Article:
FERC, however, has repeatedly rejected Transco's attempts to adopt FTW pricing. In 1993, it ruled that Order No. 636 did not require FTW pricing and declined to exercise its authority under section 5 of the Natural Gas Act (NGA), 15 U.S.C. § 717d, to mandate such service. Transcontinental Gas Pipe Line Corp., 63 F.E.R.C. ¶ 61,194, 1993 WL 242130 (1993), on reh'g, 65 F.E.R.C. ¶ 61,023, 1993 WL 534383 (1993). Transco then proposed a change to its tariff under NGA section 4, 15 U.S.C. § 717c, that would eliminate IT feeder service, give FT conversion shippers secondary rights to service on supply laterals, and increase their rates to cover the additional $50 million in fixed costs that had previously been paid by producers ("FTW proposal"). The Commission rejected this plan as well, concluding that it would abrogate the conversion shippers' existing contracts and have anticompetitive effects. Transcontinental Gas Pipe Line Corp., 72 F.E.R.C. ¶ 63,003, 1995 WL 425100 (1995), modified 76 F.E.R.C. ¶ 61,021, 1996 WL 383446 (1996), on reh'g, 77 F.E.R.C. ¶ 61,270, 1996 WL 862627 (1996), on reh'g, 79 F.E.R.C. ¶ 61,205, 1997 WL 267011 (1997). The Indicated Shippers filed a petition for review of that decision before this court.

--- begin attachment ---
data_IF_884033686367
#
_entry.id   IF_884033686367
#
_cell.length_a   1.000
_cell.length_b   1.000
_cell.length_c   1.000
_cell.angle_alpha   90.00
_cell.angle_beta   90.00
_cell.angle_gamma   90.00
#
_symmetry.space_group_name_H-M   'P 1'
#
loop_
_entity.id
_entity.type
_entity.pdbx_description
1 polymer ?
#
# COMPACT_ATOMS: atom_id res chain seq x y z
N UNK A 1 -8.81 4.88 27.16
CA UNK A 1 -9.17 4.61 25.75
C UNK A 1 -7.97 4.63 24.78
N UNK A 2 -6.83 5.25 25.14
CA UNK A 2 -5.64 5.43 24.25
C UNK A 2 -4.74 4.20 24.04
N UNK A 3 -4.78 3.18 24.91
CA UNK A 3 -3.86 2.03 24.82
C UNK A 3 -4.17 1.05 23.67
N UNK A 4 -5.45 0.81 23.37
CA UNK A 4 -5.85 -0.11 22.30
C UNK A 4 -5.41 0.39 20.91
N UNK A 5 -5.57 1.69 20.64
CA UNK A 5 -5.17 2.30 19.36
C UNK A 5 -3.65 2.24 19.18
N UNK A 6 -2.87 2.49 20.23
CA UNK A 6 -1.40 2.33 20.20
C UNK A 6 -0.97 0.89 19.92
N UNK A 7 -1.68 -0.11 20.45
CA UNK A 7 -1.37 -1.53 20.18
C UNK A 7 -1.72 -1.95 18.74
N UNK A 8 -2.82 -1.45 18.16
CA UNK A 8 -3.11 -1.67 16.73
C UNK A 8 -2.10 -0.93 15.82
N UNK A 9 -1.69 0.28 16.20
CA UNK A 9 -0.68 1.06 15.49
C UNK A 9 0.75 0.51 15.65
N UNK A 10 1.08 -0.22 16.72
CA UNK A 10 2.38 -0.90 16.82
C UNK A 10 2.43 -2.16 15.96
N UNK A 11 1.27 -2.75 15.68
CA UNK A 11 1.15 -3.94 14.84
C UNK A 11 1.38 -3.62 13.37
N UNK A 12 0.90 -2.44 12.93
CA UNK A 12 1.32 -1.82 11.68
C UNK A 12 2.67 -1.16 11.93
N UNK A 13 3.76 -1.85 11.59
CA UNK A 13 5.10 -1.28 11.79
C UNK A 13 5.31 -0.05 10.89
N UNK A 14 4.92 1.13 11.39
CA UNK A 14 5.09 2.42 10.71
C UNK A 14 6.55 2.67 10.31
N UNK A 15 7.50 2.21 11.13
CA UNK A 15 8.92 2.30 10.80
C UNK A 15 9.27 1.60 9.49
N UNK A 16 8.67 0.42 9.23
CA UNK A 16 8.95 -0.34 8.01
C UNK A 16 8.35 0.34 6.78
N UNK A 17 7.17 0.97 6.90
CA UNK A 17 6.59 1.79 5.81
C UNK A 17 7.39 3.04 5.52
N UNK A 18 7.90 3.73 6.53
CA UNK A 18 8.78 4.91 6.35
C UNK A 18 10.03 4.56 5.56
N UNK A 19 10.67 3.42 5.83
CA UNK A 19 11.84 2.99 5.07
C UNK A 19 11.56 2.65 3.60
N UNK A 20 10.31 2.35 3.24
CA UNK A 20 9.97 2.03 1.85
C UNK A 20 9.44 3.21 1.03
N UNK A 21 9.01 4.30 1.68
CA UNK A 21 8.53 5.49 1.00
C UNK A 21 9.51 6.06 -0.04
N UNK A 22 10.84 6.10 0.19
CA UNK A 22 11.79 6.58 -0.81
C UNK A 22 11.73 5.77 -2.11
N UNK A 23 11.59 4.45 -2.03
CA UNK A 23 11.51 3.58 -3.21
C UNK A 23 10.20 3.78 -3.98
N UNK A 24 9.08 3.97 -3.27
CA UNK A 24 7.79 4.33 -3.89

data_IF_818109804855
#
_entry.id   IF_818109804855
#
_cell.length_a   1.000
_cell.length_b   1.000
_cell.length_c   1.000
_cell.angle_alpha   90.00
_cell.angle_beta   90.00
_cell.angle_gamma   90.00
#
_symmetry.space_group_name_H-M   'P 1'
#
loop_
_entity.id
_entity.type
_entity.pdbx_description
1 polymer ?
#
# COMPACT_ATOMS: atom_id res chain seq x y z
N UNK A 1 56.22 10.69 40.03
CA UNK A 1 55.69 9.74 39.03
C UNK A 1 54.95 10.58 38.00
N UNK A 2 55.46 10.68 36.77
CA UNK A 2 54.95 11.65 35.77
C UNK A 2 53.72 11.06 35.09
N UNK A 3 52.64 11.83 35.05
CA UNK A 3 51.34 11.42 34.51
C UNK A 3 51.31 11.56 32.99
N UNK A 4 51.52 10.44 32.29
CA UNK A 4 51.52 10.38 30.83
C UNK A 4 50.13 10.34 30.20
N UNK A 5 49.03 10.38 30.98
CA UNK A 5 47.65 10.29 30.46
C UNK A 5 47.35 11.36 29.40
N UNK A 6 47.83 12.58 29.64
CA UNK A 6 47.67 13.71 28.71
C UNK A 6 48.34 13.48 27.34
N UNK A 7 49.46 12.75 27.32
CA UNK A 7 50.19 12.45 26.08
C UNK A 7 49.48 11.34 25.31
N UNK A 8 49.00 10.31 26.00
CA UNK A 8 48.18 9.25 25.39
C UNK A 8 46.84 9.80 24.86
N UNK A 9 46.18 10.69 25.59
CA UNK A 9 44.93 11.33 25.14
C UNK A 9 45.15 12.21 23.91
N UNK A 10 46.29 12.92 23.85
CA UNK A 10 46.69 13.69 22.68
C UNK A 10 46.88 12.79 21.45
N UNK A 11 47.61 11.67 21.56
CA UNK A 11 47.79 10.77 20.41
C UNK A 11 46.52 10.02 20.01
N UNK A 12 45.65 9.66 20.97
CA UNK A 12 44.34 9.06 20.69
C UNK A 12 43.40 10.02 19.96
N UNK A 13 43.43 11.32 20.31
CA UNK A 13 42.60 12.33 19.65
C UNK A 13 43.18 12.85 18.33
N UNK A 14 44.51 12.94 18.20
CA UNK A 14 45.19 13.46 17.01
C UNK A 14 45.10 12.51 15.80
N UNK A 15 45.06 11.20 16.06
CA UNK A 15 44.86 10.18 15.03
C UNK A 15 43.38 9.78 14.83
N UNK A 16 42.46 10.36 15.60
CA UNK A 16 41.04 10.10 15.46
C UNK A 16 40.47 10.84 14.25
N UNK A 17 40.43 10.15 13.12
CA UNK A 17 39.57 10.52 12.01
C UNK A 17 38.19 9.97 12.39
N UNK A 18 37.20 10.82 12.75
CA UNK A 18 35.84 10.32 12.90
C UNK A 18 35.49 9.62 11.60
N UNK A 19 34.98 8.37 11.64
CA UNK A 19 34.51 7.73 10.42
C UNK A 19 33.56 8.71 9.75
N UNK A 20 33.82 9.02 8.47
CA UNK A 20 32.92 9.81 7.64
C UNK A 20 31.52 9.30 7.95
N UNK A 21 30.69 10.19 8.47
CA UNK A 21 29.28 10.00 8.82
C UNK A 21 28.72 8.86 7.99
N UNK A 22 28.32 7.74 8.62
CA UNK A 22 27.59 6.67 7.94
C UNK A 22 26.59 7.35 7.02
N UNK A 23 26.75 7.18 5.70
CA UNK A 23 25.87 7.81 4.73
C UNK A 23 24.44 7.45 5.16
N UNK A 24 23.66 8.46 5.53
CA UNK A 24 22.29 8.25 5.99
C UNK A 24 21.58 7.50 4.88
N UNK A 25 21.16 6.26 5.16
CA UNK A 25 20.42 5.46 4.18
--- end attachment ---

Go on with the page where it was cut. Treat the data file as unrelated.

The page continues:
While that petition was pending, FERC rejected still another Transco proposal to replace IT feeder service with new contracts for "firm transportation-supply lateral" service to be offered to FT conversion shippers and other interested parties ("FTSL proposal"). Although the Commission found that change forbidden by neither the 1991 settlements nor the FT conversion shippers' firm service contracts, Transcontinental Gas Pipe Line Corp., 85 F.E.R.C. ¶ 61,357, 1998 WL 878036 (1998), reh'g denied, 88 F.E.R.C. ¶ 61,135, 1999 WL 553854 (1999), it concluded that Transco's proposed terms would violate FERC's flexible receipt and delivery point policy under Order No. 636, Transcontinental Gas Pipe Line Corp., 86 F.E.R.C. ¶ 61,175, 1999 WL 93668 (1999), reh'g denied, 88 F.E.R.C. ¶ 61,135, 1999 WL 553854 (1999). Shortly thereafter, we acted on the Indicated Shippers' petition for review and remanded the Commission's FTW decision for further explanation. Exxon Corp. v. FERC, 206 F.3d 47, 52-54 (D.C. Cir. 2000).